7.32 Differences between expressions in embedded assembler and C or C++

There are a number of differences between embedded assembly and C or C++.

Specifically:

  • Assembly expressions are always unsigned. The same expression might have different values between assembly and C or C++. For example:

    MOV r0, #(-33554432 / 2)     // result is 0x7f000000
    MOV r0, #__cpp(-33554432 / 2)  // result is 0xff000000
    
  • Assembly numbers with leading zeros are still decimal. For example:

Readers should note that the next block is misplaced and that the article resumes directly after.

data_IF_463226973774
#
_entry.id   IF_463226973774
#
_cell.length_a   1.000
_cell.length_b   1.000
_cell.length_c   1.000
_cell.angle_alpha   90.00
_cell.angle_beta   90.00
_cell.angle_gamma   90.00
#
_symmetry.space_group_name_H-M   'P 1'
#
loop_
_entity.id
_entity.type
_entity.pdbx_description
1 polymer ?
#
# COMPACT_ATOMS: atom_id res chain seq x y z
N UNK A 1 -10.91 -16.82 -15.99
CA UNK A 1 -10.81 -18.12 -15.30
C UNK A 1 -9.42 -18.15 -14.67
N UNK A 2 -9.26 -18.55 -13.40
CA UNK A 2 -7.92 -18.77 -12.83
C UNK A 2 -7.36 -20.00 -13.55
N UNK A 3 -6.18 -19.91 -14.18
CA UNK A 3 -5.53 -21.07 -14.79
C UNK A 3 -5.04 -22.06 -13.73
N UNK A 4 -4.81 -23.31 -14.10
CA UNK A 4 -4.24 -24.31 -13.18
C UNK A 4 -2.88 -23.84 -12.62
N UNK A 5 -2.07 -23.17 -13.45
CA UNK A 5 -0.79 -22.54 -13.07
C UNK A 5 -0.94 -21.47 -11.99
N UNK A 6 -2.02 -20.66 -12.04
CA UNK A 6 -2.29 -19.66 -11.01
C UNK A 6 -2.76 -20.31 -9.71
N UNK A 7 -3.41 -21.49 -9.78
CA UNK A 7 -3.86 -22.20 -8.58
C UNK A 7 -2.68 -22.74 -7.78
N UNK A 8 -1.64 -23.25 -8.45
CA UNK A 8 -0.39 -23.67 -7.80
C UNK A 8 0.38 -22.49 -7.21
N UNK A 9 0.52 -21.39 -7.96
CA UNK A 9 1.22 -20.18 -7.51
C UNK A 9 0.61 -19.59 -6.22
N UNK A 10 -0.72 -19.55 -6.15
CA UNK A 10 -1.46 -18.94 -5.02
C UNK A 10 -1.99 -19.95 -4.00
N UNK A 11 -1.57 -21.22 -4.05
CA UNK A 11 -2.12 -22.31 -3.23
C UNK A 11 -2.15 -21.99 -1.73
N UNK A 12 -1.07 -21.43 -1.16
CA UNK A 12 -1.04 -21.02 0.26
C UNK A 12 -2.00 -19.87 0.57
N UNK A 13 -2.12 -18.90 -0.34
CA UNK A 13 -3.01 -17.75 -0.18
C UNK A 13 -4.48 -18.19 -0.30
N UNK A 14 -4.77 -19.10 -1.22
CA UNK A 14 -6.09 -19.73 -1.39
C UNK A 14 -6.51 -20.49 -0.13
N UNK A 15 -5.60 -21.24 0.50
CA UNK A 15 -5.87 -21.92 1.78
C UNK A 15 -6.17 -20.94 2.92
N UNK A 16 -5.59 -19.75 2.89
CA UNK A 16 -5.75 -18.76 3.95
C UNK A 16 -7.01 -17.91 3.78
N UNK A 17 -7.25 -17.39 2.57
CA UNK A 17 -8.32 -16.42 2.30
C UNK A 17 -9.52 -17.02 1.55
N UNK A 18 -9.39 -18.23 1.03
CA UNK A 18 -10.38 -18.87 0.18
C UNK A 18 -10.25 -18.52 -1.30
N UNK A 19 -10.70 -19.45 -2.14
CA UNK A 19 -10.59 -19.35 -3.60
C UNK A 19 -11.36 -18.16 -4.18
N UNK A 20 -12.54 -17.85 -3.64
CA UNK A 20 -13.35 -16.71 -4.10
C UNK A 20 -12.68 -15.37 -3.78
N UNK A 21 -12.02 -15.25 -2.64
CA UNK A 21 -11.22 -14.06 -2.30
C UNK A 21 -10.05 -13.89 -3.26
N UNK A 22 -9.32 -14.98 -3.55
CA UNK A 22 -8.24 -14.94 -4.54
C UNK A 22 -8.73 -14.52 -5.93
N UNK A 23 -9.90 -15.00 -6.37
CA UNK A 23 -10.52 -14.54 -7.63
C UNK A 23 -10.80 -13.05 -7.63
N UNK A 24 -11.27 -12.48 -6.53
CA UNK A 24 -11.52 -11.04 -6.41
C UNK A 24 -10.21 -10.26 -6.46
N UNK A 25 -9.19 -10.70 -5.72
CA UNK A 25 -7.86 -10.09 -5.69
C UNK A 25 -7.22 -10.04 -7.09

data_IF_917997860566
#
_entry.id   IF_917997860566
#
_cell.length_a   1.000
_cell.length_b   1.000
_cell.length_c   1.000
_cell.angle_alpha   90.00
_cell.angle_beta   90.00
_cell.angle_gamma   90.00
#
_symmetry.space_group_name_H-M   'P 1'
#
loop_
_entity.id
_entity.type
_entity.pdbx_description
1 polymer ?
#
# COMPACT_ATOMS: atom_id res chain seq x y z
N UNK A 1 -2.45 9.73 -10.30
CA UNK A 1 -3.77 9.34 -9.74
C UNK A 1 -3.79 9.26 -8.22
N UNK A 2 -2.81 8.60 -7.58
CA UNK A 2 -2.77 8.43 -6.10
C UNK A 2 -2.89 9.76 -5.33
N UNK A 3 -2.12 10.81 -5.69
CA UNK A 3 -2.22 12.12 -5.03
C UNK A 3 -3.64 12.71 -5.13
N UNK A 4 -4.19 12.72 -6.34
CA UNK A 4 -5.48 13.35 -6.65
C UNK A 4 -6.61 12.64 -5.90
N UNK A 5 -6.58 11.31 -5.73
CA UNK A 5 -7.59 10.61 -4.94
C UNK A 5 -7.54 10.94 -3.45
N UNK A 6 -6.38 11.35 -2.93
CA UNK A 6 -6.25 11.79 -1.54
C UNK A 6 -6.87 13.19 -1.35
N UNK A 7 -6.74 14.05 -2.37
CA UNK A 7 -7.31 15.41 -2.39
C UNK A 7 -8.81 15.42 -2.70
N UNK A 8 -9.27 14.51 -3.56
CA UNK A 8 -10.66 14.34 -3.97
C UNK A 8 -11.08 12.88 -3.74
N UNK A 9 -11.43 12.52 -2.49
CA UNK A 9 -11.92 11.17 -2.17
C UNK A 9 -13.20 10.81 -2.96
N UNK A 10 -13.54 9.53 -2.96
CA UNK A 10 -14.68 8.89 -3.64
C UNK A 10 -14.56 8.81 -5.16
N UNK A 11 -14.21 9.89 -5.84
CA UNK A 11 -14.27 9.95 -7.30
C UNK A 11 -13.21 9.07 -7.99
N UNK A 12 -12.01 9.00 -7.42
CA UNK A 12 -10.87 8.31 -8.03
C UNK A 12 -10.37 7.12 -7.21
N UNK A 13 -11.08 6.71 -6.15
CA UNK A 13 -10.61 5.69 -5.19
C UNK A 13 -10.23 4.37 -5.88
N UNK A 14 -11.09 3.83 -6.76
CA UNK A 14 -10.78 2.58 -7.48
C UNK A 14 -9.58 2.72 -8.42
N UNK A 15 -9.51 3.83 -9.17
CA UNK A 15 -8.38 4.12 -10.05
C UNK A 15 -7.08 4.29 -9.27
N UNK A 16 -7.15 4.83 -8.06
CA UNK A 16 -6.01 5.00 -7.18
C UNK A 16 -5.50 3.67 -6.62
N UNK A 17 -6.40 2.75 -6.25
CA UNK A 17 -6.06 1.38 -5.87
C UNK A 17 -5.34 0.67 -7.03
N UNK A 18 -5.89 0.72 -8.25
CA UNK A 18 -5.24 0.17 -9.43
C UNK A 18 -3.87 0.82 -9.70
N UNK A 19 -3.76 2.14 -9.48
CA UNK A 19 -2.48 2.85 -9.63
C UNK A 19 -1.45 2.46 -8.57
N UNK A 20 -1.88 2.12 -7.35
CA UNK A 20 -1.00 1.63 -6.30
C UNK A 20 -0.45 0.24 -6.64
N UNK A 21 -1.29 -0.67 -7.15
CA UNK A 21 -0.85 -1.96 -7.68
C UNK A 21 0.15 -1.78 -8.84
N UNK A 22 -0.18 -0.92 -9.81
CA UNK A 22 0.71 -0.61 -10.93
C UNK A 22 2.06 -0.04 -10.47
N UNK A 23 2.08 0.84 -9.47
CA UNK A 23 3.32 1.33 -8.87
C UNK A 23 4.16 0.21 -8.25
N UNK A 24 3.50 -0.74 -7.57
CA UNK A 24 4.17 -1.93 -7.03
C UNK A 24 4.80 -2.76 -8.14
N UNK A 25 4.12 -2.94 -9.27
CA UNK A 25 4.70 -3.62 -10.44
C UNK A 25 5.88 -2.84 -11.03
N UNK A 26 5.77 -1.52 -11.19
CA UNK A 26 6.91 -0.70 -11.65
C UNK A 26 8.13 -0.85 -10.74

MOV r0, #0700           // decimal 700
    MOV r0, #__cpp(0700)       // octal 0700 == decimal 448
    
  • Assembly operator precedence differs from C and C++. For example:

    MOV r0, #(0x23 :AND: 0xf + 1)    // ((0x23 & 0xf) + 1) => 4
    MOV r0, #__cpp(0x23 & 0xf + 1)   // (0x23 & (0xf + 1)) => 0
  • Assembly strings are not NUL-terminated:

    DCB "Hello world!"         // 12 bytes (no trailing NUL)
    DCB __cpp("Hello world!")         // 13 bytes (trailing NUL)

Note:

The embedded assembly rules apply outside __cpp, and the C or C++ rules apply inside __cpp.

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